The flexoelectric effect in Al-doped hafnium oxide.

Title The flexoelectric effect in Al-doped hafnium oxide.
Authors U. Celano; M. Popovici; K. Florent; S. Lavizzari; P. Favia; K. Paulussen; H. Bender; L. di Piazza; J. Van Houdt; W. Vandervorst
Journal Nanoscale
DOI 10.1039/c8nr00618k

After the successful introduction as a replacement for the SiO2 gate dielectric in metal-oxide-semiconductor field-effect transistors, HfO2 is currently one of the most studied binary oxide systems with ubiquitous applications in nanoelectronics. For years, the interest of microelectronic downscaling has focused on tuning the dielectric constant of HfO2, particularly for monoclinic and tetragonal phases. Recently, Müller et al. showed the occurrence of ferroelectricity in orthorhombic HfO2 obtained by doping with Si, Y or Al which can alter the centrosymmetric atomic structure of the elemental binary oxide. Ferroelectric HfO2 is characterized by a permanent electric dipole that can be reversed through the application of an external voltage. As all ferroelectrics, a strong coupling between the polarization and the deformation exists, a property which has allowed the development of piezoelectric sensors and actuators. However, ferroelectrics also show a coupling between the electrical polarization and the deformation gradient, defined as flexoelectricity. In essence, the free charge inside the material redistributes in response to strain gradients, inducing a net non-zero dipole moment, eventually reaching polarization reversal by the sole application of a mechanical stress. Here we show the flexoelectric effect in Al-doped hafnium oxide, using the tip of an atomic force microscope (AFM) to maximize the strain gradient at the nanometre scale. Our analysis indicates that pure mechanical force can be used for the local polarization control of sub-100 nm domains. Due to the full compatibility of HfO2 in the modern CMOS process, the discovery of flexoelectricity in hafnia paves the way for (1) nanoscopic memory bits that can be written mechanically and read electrically, (2) tip-induced reprogrammable ferroelectric-based logic and (3) electromechanical transducers.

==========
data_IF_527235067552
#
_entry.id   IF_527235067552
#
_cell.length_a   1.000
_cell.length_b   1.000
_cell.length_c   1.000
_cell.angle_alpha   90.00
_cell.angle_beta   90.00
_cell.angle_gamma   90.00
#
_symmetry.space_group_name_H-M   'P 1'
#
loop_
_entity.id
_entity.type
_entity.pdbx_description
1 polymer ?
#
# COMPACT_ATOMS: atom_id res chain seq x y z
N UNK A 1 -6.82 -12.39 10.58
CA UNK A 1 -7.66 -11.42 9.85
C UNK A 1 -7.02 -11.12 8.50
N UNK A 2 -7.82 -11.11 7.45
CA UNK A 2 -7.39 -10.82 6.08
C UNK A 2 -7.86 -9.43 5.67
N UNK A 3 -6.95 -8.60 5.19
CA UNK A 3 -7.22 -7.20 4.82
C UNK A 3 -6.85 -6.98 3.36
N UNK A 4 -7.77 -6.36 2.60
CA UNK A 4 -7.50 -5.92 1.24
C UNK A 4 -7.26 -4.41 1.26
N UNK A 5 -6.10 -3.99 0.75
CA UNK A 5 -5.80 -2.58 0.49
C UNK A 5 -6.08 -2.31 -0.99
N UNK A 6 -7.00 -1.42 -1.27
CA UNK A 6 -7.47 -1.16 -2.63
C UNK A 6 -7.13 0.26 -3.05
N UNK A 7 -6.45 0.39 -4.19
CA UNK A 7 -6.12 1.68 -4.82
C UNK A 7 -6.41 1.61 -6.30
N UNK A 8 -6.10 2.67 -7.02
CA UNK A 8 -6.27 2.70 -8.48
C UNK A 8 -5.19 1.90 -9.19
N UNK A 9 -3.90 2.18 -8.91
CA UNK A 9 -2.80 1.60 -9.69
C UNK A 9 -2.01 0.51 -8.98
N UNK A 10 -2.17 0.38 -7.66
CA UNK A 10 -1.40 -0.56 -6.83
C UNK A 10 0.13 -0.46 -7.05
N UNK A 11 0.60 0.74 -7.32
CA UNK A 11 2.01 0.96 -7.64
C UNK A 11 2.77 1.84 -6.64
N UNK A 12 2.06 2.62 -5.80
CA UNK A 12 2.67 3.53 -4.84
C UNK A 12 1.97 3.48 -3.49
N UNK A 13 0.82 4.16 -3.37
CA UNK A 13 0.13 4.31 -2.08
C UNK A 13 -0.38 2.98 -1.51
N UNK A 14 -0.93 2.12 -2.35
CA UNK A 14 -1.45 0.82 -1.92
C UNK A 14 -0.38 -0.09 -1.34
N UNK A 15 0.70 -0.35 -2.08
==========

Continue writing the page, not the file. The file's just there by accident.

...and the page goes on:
Citation U. Celano; M. Popovici; K. Florent; S. Lavizzari; P. Favia; K. Paulussen; H. Bender; L. di Piazza; J. Van Houdt; W. Vandervorst.The flexoelectric effect in Al-doped hafnium oxide.. Nanoscale. 2018;10(18):84718476. doi:10.1039/c8nr00618k

Related Elements


See more Hafnium products. Hafnium (atomic symbol: Hf, atomic number: 72) is a Block D, Group 4, Period 6 element with an atomic weight of 178.49. Hafnium Bohr ModelThe number of electrons in each of Hafnium's shells is 2, 8, 18, 32, 10, 2 and its electron configuration is [Xe] 4f14 5d2 6s2. The hafnium atom has a radius of 159 pm and a Van der Waals radius of 212 pm. Hafnium was predicted by Dmitri Mendeleev in 1869 but it was not until 1922 that it was first isolated Dirk Coster and George de Hevesy. In its elemental form, hafnium has a lustrous silvery-gray appearance. Elemental HafniumHafnium does not exist as a free element in nature. It is found in zirconium compounds such as zircon. Hafnium is often a component of superalloys and circuits used in semiconductor device fabrication. Its name is derived from the Latin word Hafnia, meaning Copenhagen, where it was discovered.

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